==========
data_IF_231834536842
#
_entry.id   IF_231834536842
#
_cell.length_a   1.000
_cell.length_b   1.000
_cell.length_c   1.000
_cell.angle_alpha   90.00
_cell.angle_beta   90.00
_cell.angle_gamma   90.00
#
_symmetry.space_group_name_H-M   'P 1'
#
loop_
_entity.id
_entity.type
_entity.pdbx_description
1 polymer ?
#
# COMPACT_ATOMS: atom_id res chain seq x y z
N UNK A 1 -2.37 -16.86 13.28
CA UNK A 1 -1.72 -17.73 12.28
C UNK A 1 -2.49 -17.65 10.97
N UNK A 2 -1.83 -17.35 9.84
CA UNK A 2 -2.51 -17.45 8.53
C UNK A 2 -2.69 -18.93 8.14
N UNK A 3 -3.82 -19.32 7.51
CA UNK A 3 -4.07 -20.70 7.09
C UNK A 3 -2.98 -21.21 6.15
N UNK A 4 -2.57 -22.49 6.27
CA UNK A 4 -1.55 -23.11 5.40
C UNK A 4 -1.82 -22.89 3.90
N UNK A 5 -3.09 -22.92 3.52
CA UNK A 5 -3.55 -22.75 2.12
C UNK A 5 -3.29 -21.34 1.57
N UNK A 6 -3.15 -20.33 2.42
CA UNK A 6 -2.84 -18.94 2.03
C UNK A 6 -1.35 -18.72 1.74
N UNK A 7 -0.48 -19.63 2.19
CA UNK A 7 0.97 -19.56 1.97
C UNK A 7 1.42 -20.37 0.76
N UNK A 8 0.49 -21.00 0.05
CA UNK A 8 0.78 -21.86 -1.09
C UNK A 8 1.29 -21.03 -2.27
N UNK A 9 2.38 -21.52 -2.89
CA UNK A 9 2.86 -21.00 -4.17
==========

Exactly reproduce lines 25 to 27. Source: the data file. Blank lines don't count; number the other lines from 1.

CA UNK A 2 -2.51 -17.45 8.53
C UNK A 2 -2.69 -18.93 8.14
N UNK A 3 -3.82 -19.32 7.51